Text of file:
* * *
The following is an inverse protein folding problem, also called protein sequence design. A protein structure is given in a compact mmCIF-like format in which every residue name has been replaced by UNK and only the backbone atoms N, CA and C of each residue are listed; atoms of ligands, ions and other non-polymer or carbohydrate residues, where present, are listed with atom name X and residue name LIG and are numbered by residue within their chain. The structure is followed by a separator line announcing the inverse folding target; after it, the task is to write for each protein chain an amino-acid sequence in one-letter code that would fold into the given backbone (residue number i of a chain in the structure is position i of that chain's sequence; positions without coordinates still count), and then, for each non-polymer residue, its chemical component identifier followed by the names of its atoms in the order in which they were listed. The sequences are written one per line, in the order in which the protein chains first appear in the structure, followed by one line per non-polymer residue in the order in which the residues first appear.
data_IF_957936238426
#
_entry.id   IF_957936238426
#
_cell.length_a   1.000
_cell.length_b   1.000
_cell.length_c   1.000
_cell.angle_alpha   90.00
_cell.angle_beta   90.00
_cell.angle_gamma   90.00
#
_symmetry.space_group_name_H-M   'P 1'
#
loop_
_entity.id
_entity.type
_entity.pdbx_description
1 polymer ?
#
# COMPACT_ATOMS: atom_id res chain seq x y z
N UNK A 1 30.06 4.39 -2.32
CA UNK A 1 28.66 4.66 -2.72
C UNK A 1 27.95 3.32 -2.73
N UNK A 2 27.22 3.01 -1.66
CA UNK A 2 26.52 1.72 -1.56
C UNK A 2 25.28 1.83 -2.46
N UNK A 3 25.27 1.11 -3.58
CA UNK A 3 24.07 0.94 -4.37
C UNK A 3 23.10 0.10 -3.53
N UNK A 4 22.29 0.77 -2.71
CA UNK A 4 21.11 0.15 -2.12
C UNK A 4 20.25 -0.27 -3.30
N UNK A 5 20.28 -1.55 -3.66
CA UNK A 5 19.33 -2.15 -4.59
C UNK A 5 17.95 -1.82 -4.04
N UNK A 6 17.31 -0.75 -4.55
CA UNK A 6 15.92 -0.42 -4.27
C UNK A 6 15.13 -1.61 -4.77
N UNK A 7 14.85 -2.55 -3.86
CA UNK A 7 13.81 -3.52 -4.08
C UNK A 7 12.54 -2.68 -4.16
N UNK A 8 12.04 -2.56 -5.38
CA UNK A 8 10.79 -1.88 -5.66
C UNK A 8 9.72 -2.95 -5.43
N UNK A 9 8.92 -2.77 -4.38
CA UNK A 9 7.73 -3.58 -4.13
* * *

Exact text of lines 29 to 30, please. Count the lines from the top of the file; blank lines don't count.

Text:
CA UNK A 3 24.07 0.94 -4.37
C UNK A 3 23.10 0.10 -3.53